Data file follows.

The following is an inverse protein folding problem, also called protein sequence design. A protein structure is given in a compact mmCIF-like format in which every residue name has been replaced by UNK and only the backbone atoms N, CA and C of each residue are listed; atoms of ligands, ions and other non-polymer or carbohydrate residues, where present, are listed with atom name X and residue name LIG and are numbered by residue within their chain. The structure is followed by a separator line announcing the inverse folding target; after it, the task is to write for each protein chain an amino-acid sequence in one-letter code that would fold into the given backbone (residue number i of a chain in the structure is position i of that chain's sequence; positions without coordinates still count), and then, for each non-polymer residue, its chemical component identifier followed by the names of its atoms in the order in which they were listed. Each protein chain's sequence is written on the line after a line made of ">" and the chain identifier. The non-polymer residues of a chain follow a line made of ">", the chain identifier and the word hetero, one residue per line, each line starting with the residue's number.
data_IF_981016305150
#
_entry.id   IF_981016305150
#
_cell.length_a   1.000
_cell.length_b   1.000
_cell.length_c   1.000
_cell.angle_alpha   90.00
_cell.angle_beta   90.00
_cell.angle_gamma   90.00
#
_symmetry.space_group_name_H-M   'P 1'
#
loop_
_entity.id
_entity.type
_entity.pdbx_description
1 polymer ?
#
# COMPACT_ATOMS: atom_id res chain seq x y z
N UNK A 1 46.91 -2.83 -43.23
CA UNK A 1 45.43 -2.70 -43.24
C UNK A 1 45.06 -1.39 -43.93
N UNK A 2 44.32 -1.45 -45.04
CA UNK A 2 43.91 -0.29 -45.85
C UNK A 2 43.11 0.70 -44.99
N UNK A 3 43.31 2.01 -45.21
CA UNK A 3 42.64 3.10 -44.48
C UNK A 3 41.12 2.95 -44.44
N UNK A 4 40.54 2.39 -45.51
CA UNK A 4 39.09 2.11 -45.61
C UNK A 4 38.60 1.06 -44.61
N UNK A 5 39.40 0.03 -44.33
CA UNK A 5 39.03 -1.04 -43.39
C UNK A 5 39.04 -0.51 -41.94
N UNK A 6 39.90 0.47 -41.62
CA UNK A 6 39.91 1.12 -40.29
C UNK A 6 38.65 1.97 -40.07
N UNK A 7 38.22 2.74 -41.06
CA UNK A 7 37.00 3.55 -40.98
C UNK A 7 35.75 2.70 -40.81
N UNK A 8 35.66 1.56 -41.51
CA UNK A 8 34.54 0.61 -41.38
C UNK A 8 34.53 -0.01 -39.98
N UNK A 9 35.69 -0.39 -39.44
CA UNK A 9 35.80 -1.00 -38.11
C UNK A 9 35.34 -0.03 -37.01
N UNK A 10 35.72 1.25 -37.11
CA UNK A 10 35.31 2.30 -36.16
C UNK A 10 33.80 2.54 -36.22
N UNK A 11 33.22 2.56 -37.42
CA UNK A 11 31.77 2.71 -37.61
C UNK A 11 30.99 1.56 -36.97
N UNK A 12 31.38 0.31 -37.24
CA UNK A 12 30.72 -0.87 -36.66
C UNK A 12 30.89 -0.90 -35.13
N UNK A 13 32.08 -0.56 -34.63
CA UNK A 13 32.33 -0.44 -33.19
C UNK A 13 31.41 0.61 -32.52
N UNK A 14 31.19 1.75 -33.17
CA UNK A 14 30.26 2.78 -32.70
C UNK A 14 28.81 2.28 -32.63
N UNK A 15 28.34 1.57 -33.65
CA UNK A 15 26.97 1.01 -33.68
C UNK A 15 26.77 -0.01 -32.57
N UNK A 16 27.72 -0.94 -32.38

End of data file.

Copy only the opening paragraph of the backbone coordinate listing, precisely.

The following is an inverse protein folding problem, also called protein sequence design. A protein structure is given in a compact mmCIF-like format in which every residue name has been replaced by UNK and only the backbone atoms N, CA and C of each residue are listed; atoms of ligands, ions and other non-polymer or carbohydrate residues, where present, are listed with atom name X and residue name LIG and are numbered by residue within their chain. The structure is followed by a separator line announcing the inverse folding target; after it, the task is to write for each protein chain an amino-acid sequence in one-letter code that would fold into the given backbone (residue number i of a chain in the structure is position i of that chain's sequence; positions without coordinates still count), and then, for each non-polymer residue, its chemical component identifier followed by the names of its atoms in the order in which they were listed. Each protein chain's sequence is written on the line after a line made of ">" and the chain identifier. The non-polymer residues of a chain follow a line made of ">", the chain identifier and the word hetero, one residue per line, each line starting with the residue's number.